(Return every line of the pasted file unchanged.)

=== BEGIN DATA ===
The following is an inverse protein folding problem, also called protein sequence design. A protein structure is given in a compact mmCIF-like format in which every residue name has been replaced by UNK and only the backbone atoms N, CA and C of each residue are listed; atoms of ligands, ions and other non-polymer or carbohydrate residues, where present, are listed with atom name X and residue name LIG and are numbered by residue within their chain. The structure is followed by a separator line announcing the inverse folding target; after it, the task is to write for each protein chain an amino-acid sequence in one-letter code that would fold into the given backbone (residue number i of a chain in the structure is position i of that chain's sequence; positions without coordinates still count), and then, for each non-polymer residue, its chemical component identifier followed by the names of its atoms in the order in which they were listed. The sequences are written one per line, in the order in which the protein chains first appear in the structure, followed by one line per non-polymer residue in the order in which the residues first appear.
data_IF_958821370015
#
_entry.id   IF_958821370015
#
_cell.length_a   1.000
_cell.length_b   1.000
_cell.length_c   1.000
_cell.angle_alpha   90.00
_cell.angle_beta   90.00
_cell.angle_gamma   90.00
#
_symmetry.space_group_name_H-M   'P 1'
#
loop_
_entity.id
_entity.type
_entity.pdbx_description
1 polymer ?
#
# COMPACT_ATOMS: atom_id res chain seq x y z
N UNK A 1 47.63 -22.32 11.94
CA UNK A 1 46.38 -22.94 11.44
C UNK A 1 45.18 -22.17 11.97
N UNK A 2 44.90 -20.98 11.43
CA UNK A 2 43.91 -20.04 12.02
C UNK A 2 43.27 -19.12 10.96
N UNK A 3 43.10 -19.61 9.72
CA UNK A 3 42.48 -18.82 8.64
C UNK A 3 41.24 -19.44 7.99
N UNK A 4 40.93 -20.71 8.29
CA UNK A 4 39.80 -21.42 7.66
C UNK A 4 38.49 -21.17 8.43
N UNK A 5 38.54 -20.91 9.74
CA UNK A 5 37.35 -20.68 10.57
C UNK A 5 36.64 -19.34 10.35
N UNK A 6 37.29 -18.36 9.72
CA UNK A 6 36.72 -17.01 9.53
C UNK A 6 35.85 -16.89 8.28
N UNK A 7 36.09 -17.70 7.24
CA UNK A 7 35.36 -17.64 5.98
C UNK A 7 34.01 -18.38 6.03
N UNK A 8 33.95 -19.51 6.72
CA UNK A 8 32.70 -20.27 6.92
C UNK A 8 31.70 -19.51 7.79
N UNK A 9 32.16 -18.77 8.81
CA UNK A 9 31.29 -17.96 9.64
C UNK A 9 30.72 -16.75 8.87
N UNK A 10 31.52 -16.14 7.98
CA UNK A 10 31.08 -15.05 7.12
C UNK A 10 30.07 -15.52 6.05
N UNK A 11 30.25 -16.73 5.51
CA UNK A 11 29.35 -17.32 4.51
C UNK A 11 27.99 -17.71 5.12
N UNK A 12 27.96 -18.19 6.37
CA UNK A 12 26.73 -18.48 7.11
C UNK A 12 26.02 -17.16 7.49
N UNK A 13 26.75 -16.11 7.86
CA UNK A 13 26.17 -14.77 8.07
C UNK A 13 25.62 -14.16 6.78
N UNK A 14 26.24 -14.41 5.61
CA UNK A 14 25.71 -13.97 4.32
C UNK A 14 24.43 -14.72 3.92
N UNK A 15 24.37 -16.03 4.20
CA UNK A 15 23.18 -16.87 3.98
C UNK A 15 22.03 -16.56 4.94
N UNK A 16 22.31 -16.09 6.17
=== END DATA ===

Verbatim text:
The following is an inverse protein folding problem, also called protein sequence design. A protein structure is given in a compact mmCIF-like format in which every residue name has been replaced by UNK and only the backbone atoms N, CA and C of each residue are listed; atoms of ligands, ions and other non-polymer or carbohydrate residues, where present, are listed with atom name X and residue name LIG and are numbered by residue within their chain. The structure is followed by a separator line announcing the inverse folding target; after it, the task is to write for each protein chain an amino-acid sequence in one-letter code that would fold into the given backbone (residue number i of a chain in the structure is position i of that chain's sequence; positions without coordinates still count), and then, for each non-polymer residue, its chemical component identifier followed by the names of its atoms in the order in which they were listed. The sequences are written one per line, in the order in which the protein chains first appear in the structure, followed by one line per non-polymer residue in the order in which the residues first appear.
data_IF_958821370015
#
_entry.id   IF_958821370015
#
_cell.length_a   1.000
_cell.length_b   1.000
_cell.length_c   1.000
_cell.angle_alpha   90.00
_cell.angle_beta   90.00
_cell.angle_gamma   90.00
#
_symmetry.space_group_name_H-M   'P 1'
#
loop_
_entity.id
_entity.type
_entity.pdbx_description
1 polymer ?
#
# COMPACT_ATOMS: atom_id res chain seq x y z
N UNK A 1 47.63 -22.32 11.94
CA UNK A 1 46.38 -22.94 11.44
C UNK A 1 45.18 -22.17 11.97
N UNK A 2 44.90 -20.98 11.43
CA UNK A 2 43.91 -20.04 12.02
C UNK A 2 43.27 -19.12 10.96
N UNK A 3 43.10 -19.61 9.72
CA UNK A 3 42.48 -18.82 8.64
C UNK A 3 41.24 -19.44 7.99
N UNK A 4 40.93 -20.71 8.29
CA UNK A 4 39.80 -21.42 7.66
C UNK A 4 38.49 -21.17 8.43
N UNK A 5 38.54 -20.91 9.74
CA UNK A 5 37.35 -20.68 10.57
C UNK A 5 36.64 -19.34 10.35
N UNK A 6 37.29 -18.36 9.72
CA UNK A 6 36.72 -17.01 9.53
C UNK A 6 35.85 -16.89 8.28
N UNK A 7 36.09 -17.70 7.24
CA UNK A 7 35.36 -17.64 5.98
C UNK A 7 34.01 -18.38 6.03
N UNK A 8 33.95 -19.51 6.72
CA UNK A 8 32.70 -20.27 6.92
C UNK A 8 31.70 -19.51 7.79
N UNK A 9 32.16 -18.77 8.81
CA UNK A 9 31.29 -17.96 9.64
C UNK A 9 30.72 -16.75 8.87
N UNK A 10 31.52 -16.14 7.98
CA UNK A 10 31.08 -15.05 7.12
C UNK A 10 30.07 -15.52 6.05
N UNK A 11 30.25 -16.73 5.51
CA UNK A 11 29.35 -17.32 4.51
C UNK A 11 27.99 -17.71 5.12
N UNK A 12 27.96 -18.19 6.37
CA UNK A 12 26.73 -18.48 7.11
C UNK A 12 26.02 -17.16 7.49
N UNK A 13 26.75 -16.11 7.86
CA UNK A 13 26.17 -14.77 8.07
C UNK A 13 25.62 -14.16 6.78
N UNK A 14 26.24 -14.41 5.61
CA UNK A 14 25.71 -13.97 4.32
C UNK A 14 24.43 -14.72 3.92
N UNK A 15 24.37 -16.03 4.20
CA UNK A 15 23.18 -16.87 3.98
C UNK A 15 22.03 -16.56 4.94
N UNK A 16 22.31 -16.09 6.17